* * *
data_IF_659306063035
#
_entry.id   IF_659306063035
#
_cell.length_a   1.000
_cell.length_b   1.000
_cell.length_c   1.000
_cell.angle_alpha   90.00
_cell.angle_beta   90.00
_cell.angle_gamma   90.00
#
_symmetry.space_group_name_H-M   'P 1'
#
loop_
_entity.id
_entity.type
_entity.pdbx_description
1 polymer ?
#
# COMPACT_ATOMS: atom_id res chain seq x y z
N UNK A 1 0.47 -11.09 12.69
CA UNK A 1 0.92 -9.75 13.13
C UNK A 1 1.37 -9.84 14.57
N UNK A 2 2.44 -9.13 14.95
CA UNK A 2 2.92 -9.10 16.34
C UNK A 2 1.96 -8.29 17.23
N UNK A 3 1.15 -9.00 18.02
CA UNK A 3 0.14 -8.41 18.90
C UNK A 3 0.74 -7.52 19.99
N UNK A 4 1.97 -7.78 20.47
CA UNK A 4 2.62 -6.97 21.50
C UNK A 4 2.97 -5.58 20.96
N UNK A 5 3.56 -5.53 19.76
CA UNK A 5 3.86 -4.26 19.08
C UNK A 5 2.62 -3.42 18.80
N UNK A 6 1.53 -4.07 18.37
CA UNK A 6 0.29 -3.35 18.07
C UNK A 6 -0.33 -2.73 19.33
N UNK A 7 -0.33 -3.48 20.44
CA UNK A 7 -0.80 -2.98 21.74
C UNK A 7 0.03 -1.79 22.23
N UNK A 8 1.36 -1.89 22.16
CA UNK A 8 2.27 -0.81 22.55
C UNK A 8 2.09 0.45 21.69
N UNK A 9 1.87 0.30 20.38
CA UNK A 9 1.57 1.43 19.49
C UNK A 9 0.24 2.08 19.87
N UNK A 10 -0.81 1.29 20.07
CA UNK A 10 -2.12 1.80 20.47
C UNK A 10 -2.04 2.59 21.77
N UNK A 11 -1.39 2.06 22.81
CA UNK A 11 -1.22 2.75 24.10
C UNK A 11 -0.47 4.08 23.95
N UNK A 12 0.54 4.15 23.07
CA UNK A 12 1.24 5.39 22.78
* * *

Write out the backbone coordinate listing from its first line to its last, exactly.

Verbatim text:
data_IF_659306063035
#
_entry.id   IF_659306063035
#
_cell.length_a   1.000
_cell.length_b   1.000
_cell.length_c   1.000
_cell.angle_alpha   90.00
_cell.angle_beta   90.00
_cell.angle_gamma   90.00
#
_symmetry.space_group_name_H-M   'P 1'
#
loop_
_entity.id
_entity.type
_entity.pdbx_description
1 polymer ?
#
# COMPACT_ATOMS: atom_id res chain seq x y z
N UNK A 1 0.47 -11.09 12.69
CA UNK A 1 0.92 -9.75 13.13
C UNK A 1 1.37 -9.84 14.57
N UNK A 2 2.44 -9.13 14.95
CA UNK A 2 2.92 -9.10 16.34
C UNK A 2 1.96 -8.29 17.23
N UNK A 3 1.15 -9.00 18.02
CA UNK A 3 0.14 -8.41 18.90
C UNK A 3 0.74 -7.52 19.99
N UNK A 4 1.97 -7.78 20.47
CA UNK A 4 2.62 -6.97 21.50
C UNK A 4 2.97 -5.58 20.96
N UNK A 5 3.56 -5.53 19.76
CA UNK A 5 3.86 -4.26 19.08
C UNK A 5 2.62 -3.42 18.80
N UNK A 6 1.53 -4.07 18.37
CA UNK A 6 0.29 -3.35 18.07
C UNK A 6 -0.33 -2.73 19.33
N UNK A 7 -0.33 -3.48 20.44
CA UNK A 7 -0.80 -2.98 21.74
C UNK A 7 0.03 -1.79 22.23
N UNK A 8 1.36 -1.89 22.16
CA UNK A 8 2.27 -0.81 22.55
C UNK A 8 2.09 0.45 21.69
N UNK A 9 1.87 0.30 20.38
CA UNK A 9 1.57 1.43 19.49
C UNK A 9 0.24 2.08 19.87
N UNK A 10 -0.81 1.29 20.07
CA UNK A 10 -2.12 1.80 20.47
C UNK A 10 -2.04 2.59 21.77
N UNK A 11 -1.39 2.06 22.81
CA UNK A 11 -1.22 2.75 24.10
C UNK A 11 -0.47 4.08 23.95
N UNK A 12 0.54 4.15 23.07
CA UNK A 12 1.24 5.39 22.78